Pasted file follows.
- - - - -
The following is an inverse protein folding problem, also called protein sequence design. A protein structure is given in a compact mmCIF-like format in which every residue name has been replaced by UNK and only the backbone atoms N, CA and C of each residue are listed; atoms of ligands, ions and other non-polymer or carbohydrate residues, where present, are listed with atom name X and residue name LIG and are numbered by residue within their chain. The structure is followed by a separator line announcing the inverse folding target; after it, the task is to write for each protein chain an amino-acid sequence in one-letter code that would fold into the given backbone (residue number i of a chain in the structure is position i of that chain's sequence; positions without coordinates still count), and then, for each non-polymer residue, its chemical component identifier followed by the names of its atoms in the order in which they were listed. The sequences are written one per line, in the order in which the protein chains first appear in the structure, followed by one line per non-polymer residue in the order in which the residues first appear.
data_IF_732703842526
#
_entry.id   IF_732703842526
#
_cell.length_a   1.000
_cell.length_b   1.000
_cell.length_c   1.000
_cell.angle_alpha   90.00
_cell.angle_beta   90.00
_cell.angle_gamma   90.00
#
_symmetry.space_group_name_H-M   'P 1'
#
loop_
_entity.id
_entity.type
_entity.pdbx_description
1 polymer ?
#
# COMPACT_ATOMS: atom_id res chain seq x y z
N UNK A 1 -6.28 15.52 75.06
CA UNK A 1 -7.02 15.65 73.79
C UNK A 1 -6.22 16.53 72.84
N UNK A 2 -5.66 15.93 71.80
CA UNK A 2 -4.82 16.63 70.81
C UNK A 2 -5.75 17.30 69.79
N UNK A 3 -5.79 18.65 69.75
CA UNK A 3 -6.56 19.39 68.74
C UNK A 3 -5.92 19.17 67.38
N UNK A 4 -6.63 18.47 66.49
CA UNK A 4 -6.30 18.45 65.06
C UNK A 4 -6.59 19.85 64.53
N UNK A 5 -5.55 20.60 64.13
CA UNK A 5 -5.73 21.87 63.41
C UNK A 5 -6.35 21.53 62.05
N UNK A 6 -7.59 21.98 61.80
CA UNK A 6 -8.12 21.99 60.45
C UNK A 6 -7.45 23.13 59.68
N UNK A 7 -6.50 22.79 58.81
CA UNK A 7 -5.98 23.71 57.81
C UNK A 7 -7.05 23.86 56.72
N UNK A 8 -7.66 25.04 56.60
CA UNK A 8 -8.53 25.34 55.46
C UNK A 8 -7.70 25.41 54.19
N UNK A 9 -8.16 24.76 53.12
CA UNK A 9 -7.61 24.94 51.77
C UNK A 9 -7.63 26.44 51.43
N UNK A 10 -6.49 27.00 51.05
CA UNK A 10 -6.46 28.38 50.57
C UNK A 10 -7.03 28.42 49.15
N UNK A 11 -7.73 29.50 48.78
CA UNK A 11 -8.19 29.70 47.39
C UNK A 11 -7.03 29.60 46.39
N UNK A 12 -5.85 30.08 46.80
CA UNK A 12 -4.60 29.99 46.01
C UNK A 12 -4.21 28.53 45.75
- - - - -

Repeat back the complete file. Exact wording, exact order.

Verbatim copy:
The following is an inverse protein folding problem, also called protein sequence design. A protein structure is given in a compact mmCIF-like format in which every residue name has been replaced by UNK and only the backbone atoms N, CA and C of each residue are listed; atoms of ligands, ions and other non-polymer or carbohydrate residues, where present, are listed with atom name X and residue name LIG and are numbered by residue within their chain. The structure is followed by a separator line announcing the inverse folding target; after it, the task is to write for each protein chain an amino-acid sequence in one-letter code that would fold into the given backbone (residue number i of a chain in the structure is position i of that chain's sequence; positions without coordinates still count), and then, for each non-polymer residue, its chemical component identifier followed by the names of its atoms in the order in which they were listed. The sequences are written one per line, in the order in which the protein chains first appear in the structure, followed by one line per non-polymer residue in the order in which the residues first appear.
data_IF_732703842526
#
_entry.id   IF_732703842526
#
_cell.length_a   1.000
_cell.length_b   1.000
_cell.length_c   1.000
_cell.angle_alpha   90.00
_cell.angle_beta   90.00
_cell.angle_gamma   90.00
#
_symmetry.space_group_name_H-M   'P 1'
#
loop_
_entity.id
_entity.type
_entity.pdbx_description
1 polymer ?
#
# COMPACT_ATOMS: atom_id res chain seq x y z
N UNK A 1 -6.28 15.52 75.06
CA UNK A 1 -7.02 15.65 73.79
C UNK A 1 -6.22 16.53 72.84
N UNK A 2 -5.66 15.93 71.80
CA UNK A 2 -4.82 16.63 70.81
C UNK A 2 -5.75 17.30 69.79
N UNK A 3 -5.79 18.65 69.75
CA UNK A 3 -6.56 19.39 68.74
C UNK A 3 -5.92 19.17 67.38
N UNK A 4 -6.63 18.47 66.49
CA UNK A 4 -6.30 18.45 65.06
C UNK A 4 -6.59 19.85 64.53
N UNK A 5 -5.55 20.60 64.13
CA UNK A 5 -5.73 21.87 63.41
C UNK A 5 -6.35 21.53 62.05
N UNK A 6 -7.59 21.98 61.80
CA UNK A 6 -8.12 21.99 60.45
C UNK A 6 -7.45 23.13 59.68
N UNK A 7 -6.50 22.79 58.81
CA UNK A 7 -5.98 23.71 57.81
C UNK A 7 -7.05 23.86 56.72
N UNK A 8 -7.66 25.04 56.60
CA UNK A 8 -8.53 25.34 55.46
C UNK A 8 -7.70 25.41 54.19
N UNK A 9 -8.16 24.76 53.12
CA UNK A 9 -7.61 24.94 51.77
C UNK A 9 -7.63 26.44 51.43
N UNK A 10 -6.49 27.00 51.05
CA UNK A 10 -6.46 28.38 50.57
C UNK A 10 -7.03 28.42 49.15
N UNK A 11 -7.73 29.50 48.78
CA UNK A 11 -8.19 29.70 47.39
C UNK A 11 -7.03 29.60 46.39
N UNK A 12 -5.85 30.08 46.80
CA UNK A 12 -4.60 29.99 46.01
C UNK A 12 -4.21 28.53 45.75